Nearly 14 years after the acclaimed Godfather of Soul's death, the feud over his estate might finally be coming to a close. Distributing a celebrity's estate is typically never a straightforward matter, but the James Brown case has been especially drawn out for a few reasons, in particular. Let's explore the conclusion the courts have finally come to after more than a decade of proceedings, and what that means moving his case forward.
Why has James Brown's will been disputed?
There are many reasons why a will may be disputed by a family member. In the case of James Brown, his fourth wife (and spouse at the time of his death), Tomi Rae Hynie contested his will. Forbes outlined the situation, explaining that Hynie and Brown married in 2001, but Hynie was still legally married to another man. She had not divorced or annulled the marriage by the time she married Brown.
The legal proceedings for Brown's will are being completed in his home state of South Carolina in the U.S., where there are strict laws surrounding bigamy. Due to Hynie's circumstances, in the eyes of the court their marriage would have been invalid, as you cannot be legally married to two people at once. This distinction would drastically weaken Hynie's claim to Brown's estate, which could be valued at $100 million.
However, this isn't the only piece of information that is slowing down court proceedings. Hynie also had a son, named James Brown II, who she claims is James Brown's biological heir. While Brown's other children voiced speculation that this could not be true, subsequent DNA testing proved he was the legendary soul bandleader's biological son. This further complicated the situation, but also helped move the case forward.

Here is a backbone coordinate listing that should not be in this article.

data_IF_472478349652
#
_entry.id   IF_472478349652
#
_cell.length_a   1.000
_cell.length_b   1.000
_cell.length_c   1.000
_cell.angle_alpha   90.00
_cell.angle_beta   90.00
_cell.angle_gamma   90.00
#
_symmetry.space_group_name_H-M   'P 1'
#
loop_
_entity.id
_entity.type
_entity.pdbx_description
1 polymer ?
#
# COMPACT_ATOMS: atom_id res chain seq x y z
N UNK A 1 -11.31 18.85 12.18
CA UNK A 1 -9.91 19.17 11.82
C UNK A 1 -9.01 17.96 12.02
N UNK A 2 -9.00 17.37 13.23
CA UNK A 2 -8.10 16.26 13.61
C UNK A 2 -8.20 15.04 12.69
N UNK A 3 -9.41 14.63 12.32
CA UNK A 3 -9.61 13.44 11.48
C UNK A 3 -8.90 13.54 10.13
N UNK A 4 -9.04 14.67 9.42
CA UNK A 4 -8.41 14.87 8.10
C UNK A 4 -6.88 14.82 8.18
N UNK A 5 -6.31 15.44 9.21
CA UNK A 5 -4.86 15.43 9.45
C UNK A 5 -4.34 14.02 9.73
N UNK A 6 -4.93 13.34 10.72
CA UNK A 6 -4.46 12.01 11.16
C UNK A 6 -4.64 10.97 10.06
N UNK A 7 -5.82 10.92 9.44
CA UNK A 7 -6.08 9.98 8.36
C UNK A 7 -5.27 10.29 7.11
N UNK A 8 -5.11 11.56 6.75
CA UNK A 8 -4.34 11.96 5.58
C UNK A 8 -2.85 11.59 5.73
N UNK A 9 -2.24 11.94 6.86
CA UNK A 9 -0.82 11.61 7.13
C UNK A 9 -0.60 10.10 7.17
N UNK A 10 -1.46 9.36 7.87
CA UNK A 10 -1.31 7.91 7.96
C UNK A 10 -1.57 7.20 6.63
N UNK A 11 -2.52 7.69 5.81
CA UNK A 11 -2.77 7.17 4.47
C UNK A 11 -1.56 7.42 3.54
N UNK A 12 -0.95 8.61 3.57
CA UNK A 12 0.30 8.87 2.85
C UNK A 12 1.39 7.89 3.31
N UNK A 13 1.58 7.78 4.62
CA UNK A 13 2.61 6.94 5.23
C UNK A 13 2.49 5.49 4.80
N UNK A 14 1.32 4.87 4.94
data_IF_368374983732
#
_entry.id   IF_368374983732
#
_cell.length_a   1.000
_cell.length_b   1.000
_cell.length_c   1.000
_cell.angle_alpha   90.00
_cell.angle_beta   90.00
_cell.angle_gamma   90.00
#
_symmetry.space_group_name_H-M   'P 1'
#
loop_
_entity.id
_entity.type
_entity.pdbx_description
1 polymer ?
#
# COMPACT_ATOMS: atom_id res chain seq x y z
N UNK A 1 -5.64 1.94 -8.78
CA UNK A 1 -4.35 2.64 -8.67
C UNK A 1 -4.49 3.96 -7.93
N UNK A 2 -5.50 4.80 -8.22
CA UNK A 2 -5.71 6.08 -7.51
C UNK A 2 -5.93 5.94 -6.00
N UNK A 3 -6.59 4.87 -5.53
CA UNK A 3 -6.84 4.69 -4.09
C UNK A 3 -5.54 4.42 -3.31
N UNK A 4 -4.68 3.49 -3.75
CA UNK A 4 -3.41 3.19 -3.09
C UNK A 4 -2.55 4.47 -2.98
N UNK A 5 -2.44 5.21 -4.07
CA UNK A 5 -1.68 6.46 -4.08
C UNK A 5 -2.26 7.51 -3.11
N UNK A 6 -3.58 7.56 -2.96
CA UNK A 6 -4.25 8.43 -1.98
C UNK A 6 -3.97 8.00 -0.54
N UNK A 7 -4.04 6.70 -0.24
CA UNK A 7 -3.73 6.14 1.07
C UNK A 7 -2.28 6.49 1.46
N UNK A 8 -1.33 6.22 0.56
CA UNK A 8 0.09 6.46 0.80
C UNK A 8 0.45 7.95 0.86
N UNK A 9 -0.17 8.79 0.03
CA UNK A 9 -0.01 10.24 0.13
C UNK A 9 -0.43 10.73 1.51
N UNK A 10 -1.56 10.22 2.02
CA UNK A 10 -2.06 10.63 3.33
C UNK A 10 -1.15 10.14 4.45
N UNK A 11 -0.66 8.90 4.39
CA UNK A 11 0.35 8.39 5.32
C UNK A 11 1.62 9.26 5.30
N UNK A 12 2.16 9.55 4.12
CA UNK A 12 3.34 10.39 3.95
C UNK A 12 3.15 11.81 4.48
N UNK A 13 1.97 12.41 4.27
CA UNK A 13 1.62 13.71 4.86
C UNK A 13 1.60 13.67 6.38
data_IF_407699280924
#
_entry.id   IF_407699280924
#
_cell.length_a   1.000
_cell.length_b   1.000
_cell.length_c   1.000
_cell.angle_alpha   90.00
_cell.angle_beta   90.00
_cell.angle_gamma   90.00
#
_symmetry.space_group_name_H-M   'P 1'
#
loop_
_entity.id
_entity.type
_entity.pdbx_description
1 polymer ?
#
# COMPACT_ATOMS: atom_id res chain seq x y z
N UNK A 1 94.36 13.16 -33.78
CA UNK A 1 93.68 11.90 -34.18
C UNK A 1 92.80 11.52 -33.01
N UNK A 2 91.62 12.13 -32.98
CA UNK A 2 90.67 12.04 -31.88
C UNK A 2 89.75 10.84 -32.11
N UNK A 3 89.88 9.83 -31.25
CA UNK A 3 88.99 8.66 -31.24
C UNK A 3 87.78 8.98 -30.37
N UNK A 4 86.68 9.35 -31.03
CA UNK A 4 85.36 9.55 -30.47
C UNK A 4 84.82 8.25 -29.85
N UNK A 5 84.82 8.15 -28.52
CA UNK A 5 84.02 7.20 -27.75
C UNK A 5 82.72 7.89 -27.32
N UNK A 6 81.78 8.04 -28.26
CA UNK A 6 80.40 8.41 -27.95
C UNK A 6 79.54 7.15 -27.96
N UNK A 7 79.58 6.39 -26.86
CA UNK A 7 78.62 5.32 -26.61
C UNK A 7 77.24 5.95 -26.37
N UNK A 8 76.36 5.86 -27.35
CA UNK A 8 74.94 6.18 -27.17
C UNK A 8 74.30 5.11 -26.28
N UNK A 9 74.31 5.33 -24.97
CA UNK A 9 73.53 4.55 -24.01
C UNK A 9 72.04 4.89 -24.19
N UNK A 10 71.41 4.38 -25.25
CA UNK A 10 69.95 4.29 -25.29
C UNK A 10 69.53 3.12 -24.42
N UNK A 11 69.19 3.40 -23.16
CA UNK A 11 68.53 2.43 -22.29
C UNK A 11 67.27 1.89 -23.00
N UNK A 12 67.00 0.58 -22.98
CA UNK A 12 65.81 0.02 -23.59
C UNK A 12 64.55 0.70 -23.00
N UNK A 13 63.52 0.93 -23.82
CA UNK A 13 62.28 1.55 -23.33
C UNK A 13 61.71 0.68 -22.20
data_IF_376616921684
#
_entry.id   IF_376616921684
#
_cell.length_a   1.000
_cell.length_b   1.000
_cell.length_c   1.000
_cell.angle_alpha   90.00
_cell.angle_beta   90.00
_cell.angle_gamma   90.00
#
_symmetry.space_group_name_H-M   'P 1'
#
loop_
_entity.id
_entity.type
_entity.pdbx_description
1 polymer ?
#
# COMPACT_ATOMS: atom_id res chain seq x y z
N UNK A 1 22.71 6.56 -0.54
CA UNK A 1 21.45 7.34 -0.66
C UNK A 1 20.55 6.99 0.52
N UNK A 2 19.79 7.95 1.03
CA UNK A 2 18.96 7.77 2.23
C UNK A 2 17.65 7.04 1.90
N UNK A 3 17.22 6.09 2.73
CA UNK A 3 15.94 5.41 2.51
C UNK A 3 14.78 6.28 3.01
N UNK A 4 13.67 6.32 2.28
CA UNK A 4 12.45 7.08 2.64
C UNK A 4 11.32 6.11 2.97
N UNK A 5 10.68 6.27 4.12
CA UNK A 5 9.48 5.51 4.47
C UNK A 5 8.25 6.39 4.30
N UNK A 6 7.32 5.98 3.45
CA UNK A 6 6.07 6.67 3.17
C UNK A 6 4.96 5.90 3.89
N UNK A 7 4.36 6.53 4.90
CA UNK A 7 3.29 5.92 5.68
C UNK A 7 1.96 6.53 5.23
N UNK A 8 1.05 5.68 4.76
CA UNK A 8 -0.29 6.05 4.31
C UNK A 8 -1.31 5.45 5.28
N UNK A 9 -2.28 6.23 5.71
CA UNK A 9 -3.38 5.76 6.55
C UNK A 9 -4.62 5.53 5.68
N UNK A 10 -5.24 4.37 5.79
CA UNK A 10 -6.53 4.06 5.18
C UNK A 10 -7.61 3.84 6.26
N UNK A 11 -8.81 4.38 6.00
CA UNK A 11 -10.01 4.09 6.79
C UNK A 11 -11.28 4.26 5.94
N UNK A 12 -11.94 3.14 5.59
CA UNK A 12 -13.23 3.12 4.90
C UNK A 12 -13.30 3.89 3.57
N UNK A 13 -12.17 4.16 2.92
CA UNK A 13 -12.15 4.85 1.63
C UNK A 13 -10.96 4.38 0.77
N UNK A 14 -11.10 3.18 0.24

The recent update to help proceedings
According to a recent report from The New York Times, Brown has left the majority of his large estate to underprivileged students in South Carolina and Georgia. However, due to the aforementioned proceedings, no scholarships had been distributed, much to the dismay of the judge overruling this case.
Now, the state's Supreme Court has officially ruled that Hynie was not legally married to Brown due to bigamy statutes. This move forward ultimately made is so Hynie had no grounds to contest the will, and the court can proceed with doling out Browns estate to those he intended to give it to.
Not everybody has as large an estate as the Godfather of Soul, but this all goes to show how complicated things can get following an individual's death. Also, it shows the importance of having a carefully prepared will. If you or a loved one have questions about contesting a will, Gerard Malouf & Partners Compensation, Medical Negligence & Will Dispute Lawyers are here to help.